Mothering the Land: Maternity and Nationhood in Coetzee’s Age of Iron
J.M. Coetzee’s novel Age of Iron, set in South Africa of the 1980s, depicts the brutality rampant in its society and the various repercussions of a nation-state in violent transition. Maternity is a recurring trope in the novel and one of the chief principles along the lines of which Mrs Curren curates a sense of her own self and the body politic of South Africa. Curren’s cancer-ridden White body comes to represent the ravages of Apartheid within the South African landscape and its people, both afflicted by a disease fostered and nursed within its own body. The perverted motherland which anchors itself to the corrupt system of Apartheid can only further the systematised bigotry. This necessitates a complete and absolute rooting out of the previous ethos and its adherent's their engenderers to make space for the new. The figure of the dying mother is linked to the figure of a motherland reordering itself as the older order is cast off to beget engendering a new ethical and political system within the country. Coetzee deploys the conventional mother-land dialectic and reorients it within the Apartheid-ridden South Africa to allegorise the nation-state and its people losing their antiquated moorings in the face of rebelling and the unsettling change it effects.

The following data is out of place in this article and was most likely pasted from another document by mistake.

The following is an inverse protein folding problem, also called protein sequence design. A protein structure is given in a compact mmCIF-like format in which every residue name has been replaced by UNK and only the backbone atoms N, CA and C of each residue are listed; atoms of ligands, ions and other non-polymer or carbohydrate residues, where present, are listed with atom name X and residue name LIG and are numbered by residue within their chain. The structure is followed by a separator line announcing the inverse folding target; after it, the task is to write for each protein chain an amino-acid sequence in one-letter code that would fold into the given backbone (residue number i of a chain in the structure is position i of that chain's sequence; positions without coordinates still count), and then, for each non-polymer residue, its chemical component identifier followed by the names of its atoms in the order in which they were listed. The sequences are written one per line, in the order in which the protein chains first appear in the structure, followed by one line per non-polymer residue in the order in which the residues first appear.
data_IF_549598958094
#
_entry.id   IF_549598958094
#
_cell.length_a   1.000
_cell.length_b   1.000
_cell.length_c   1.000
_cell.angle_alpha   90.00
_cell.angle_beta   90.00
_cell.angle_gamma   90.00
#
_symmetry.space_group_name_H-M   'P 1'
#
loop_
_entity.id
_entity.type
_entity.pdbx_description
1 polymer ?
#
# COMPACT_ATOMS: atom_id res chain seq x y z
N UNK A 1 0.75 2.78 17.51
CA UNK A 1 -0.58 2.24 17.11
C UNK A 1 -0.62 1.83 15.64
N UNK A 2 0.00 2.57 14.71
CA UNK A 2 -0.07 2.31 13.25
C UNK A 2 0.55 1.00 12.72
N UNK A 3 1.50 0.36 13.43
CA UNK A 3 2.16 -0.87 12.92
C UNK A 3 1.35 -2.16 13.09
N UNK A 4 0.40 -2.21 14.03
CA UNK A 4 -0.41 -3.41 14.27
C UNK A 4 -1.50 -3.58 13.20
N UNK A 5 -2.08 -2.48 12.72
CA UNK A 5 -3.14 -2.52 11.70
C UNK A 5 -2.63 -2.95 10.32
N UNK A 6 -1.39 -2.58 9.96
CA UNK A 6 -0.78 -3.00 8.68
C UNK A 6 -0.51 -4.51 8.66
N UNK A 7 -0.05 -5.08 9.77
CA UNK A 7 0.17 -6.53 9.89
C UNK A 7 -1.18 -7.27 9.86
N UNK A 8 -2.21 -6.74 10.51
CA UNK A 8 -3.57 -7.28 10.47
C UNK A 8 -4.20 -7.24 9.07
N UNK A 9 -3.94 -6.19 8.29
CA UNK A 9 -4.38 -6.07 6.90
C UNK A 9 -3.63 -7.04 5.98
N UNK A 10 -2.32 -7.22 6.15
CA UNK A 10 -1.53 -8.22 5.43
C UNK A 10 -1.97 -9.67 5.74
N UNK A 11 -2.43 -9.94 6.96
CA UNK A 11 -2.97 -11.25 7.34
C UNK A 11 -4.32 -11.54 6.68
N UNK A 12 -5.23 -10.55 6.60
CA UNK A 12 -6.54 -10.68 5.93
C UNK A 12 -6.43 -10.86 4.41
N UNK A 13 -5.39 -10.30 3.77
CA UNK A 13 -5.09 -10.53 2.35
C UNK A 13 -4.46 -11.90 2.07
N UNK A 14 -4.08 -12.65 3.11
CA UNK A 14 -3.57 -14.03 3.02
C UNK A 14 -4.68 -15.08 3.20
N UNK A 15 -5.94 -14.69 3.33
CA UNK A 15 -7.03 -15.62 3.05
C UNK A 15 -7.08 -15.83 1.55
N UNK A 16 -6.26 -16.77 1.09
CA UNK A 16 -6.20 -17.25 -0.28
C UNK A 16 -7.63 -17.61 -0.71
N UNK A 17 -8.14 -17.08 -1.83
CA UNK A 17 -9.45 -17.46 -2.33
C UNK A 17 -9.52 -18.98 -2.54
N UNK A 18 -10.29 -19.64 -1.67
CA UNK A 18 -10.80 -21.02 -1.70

Key Words: Apartheid; Postcolonial; Motherhood; Colonialism; Illness; Sexuality